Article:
Charm & Strange

216p. St. Martin's Griffin. 2013. Tr $17.99. ISBN 978-1-250-02194-6. ebook available. LC 2013003247.
Gr 8 Up—The dark and twisted heart of this YA novel unfolds slowly, every chapter revealing a hint of the terrible secret that holds Andrew Winston Winters deep in its painful grip. The narrative toggles between the present, as Win, a surly Vermont boarding-school student (chapters titled "matter"), and flashbacks to his past as Drew, the middle child between his sensitive older brother and doting younger sister (chapters titled "antimatter"). Kuehn's descriptions of the boy's violent impulses, confusion, and coping strategies are taut and precise. Although it is hard for readers to get a firm hold on his state of mind and character (since there is so much that he is hiding from himself), the other characters, although painted in broad strokes, are fascinating, and readers will be intrigued to find out more about them and how they relate to Andrew and to one another. There's Lex, Andrew's best friend turned enemy at boarding school; Keith, Andrew's protective older brother; and even Andrew's provocative Boston cousins, who seem to have played a role in the unfolding mystery behind his taciturn veneer. Teens who enjoy their novels with a shovelful of gritty realism will find this enigmatic novel gripping. And the shock of realization at the end, when everything clicks into place, is palpable.—Evelyn Khoo Schwartz, Georgetown Day School, Washington, DC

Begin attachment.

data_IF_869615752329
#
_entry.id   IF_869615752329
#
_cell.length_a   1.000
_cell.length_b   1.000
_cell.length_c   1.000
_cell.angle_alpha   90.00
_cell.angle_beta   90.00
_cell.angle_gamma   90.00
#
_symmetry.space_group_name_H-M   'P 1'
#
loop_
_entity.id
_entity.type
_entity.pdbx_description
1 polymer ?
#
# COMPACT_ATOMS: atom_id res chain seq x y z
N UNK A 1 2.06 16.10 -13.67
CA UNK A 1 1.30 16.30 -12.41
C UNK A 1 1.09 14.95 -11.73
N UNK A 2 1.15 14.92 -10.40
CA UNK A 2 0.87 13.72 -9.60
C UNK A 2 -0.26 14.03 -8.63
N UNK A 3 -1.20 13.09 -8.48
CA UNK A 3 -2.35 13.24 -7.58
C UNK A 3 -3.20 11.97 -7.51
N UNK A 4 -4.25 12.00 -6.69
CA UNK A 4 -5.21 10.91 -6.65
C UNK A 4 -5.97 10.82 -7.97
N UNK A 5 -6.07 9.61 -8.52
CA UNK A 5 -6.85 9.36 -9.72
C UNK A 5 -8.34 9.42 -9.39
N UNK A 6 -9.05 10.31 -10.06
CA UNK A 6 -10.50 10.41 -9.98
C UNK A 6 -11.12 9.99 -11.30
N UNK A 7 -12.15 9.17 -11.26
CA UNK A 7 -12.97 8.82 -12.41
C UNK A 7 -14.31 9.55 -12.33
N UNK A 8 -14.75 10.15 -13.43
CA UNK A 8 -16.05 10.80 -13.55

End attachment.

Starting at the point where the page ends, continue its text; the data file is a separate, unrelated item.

It’s clear early in this taut psychological tale that sixteen-year-old Andrew Winston Winters is not okay: he’s estranged from his family, withdrawn from his boarding-school classmates, and a little too curious about the ravaged body of a hiker just discovered in the nearby Vermont woods. In present-tense narration, Win eventually professes that he’s a werewolf, condemned to change at the full moon and endanger others—if he hasn’t already (did he kill the hiker?). Alternating past-tense chapters flash back to Win’s childhood as volatile Drew. Masterfully, each narrative telescopes down to the minute details of one brief but life-changing moment: a single night during an outdoor party for Win; a visit to his grandparents during his tenth summer for Drew. As the novel progresses, the carefully constructed boundaries between Win’s and Drew’s personas and memories begin to blur. Readers may guess at the terrible reality behind the unreliable narratives before Kuehn’s final reveal, but the truth Andrew has been hiding from his classmates, readers, and—most importantly—himself is shattering. In tackling brutal issues of sexual and psychological abuse (and consequent mental illness and suicide) head-on, Kuehn affirms that, while Andrew might believe he’s a werewolf, the real monster in his life is his abuser. This wrenching novel is as difficult to put down as it is to read. katie bircher

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